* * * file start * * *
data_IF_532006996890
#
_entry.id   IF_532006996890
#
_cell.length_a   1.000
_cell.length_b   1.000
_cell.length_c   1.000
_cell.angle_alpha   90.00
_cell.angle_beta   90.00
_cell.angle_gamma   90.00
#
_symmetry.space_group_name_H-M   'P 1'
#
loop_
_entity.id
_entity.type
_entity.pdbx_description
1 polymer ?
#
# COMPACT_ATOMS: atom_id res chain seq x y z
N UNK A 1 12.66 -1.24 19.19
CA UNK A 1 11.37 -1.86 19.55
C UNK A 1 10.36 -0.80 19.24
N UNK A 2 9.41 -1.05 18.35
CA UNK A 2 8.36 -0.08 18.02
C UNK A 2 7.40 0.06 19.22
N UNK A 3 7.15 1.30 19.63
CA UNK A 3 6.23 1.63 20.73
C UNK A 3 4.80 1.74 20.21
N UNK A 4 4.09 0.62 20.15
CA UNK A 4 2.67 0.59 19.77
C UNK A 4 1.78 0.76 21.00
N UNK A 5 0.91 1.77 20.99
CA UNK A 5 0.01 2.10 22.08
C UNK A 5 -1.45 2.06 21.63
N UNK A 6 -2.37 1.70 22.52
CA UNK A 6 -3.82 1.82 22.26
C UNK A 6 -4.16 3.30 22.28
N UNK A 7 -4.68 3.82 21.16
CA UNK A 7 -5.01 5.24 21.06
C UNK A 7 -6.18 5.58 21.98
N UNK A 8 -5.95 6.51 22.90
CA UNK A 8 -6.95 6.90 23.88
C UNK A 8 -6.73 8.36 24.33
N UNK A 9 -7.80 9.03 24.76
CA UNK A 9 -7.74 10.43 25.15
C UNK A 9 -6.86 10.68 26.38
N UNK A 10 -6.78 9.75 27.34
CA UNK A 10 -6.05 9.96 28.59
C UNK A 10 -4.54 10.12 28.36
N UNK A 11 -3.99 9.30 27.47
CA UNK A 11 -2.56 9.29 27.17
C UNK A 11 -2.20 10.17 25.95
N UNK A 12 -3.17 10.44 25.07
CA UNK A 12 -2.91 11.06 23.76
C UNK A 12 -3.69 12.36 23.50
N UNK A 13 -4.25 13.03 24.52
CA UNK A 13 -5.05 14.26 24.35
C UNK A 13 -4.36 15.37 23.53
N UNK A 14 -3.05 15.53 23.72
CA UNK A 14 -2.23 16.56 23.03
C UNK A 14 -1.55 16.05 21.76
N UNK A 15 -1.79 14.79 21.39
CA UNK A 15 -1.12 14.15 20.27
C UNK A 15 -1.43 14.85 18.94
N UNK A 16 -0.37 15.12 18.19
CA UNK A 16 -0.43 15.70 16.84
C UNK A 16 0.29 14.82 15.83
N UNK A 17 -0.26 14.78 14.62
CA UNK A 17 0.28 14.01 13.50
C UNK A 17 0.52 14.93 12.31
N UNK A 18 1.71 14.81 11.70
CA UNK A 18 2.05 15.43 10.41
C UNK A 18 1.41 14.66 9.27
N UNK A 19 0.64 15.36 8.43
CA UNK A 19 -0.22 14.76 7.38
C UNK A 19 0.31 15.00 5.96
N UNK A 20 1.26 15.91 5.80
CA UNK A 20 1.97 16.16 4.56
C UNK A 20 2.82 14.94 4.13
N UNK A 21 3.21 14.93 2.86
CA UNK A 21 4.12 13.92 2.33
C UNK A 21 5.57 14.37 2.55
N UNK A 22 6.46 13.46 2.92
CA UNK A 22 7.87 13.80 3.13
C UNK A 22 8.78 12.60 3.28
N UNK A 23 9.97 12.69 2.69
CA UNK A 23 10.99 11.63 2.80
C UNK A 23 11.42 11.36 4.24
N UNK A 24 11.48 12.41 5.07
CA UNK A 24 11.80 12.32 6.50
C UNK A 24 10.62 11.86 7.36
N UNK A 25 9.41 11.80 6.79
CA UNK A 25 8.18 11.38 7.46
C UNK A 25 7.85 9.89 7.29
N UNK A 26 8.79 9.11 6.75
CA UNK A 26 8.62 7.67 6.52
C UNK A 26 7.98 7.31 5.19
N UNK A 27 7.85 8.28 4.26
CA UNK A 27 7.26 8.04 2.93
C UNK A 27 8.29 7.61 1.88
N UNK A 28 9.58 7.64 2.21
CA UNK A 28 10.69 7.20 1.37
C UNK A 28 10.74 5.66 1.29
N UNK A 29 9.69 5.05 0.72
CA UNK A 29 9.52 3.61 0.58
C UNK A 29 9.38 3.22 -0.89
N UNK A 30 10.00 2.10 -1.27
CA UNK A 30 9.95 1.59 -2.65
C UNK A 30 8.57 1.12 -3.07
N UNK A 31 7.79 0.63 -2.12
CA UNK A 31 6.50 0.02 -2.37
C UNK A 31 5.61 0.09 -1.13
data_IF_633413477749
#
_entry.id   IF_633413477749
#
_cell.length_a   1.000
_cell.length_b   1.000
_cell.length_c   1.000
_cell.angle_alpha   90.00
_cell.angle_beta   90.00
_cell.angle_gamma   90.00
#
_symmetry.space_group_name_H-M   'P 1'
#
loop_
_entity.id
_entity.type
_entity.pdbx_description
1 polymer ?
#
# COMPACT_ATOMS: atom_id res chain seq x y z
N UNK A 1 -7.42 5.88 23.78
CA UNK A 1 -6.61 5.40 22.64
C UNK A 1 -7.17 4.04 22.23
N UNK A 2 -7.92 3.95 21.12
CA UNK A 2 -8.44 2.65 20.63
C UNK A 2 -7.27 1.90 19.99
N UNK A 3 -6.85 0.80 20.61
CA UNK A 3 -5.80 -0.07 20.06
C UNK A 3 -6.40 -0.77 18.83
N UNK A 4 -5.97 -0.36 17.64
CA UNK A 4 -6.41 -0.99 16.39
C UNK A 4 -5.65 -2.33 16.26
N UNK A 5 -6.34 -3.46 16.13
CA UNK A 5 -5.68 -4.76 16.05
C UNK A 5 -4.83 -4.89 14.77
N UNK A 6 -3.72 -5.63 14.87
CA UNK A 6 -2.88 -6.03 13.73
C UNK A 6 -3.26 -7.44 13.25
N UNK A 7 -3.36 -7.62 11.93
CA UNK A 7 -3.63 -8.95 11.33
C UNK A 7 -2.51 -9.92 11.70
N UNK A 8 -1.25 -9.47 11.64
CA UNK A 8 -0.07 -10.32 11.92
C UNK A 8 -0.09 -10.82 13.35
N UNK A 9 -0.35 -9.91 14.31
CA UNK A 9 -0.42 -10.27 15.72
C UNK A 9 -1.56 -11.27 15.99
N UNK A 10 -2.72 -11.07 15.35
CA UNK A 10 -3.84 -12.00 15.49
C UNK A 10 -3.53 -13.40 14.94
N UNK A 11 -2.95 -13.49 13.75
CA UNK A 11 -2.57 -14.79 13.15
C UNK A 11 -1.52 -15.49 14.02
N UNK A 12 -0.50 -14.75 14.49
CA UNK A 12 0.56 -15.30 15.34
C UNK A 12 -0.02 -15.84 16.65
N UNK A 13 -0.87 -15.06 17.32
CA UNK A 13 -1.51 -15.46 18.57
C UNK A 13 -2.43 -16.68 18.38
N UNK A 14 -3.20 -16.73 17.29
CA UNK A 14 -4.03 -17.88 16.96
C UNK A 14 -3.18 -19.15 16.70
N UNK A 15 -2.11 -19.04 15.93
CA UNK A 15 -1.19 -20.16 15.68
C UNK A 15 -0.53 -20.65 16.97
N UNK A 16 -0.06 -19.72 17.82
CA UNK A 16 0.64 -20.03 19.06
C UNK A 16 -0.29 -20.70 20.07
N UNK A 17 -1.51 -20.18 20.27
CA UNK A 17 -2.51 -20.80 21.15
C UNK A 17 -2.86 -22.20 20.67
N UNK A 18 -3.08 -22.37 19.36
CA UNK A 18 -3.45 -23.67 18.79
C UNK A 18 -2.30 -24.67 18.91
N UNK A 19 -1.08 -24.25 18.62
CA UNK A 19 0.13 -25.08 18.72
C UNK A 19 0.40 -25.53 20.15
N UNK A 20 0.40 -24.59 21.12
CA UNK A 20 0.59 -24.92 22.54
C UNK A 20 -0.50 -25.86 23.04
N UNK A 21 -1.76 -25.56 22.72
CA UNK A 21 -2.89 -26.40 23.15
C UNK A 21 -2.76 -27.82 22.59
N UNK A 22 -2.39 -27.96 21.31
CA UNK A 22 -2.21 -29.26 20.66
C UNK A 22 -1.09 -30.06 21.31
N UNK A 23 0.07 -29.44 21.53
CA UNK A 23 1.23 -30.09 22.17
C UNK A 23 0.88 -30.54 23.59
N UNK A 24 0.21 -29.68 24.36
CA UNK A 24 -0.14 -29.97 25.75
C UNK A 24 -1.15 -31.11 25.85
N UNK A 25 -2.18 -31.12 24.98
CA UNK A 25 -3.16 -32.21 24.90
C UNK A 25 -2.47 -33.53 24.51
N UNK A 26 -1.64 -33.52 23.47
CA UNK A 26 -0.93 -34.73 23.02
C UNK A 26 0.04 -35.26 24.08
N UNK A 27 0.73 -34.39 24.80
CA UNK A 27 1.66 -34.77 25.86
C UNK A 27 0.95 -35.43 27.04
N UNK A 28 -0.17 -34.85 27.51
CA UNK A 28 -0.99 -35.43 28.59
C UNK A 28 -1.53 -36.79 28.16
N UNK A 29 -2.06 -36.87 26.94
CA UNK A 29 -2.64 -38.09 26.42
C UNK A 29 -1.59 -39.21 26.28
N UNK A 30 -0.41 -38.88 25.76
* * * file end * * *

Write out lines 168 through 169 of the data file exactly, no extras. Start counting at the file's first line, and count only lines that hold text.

CA UNK A 12 0.56 -15.30 15.34
C UNK A 12 -0.02 -15.84 16.65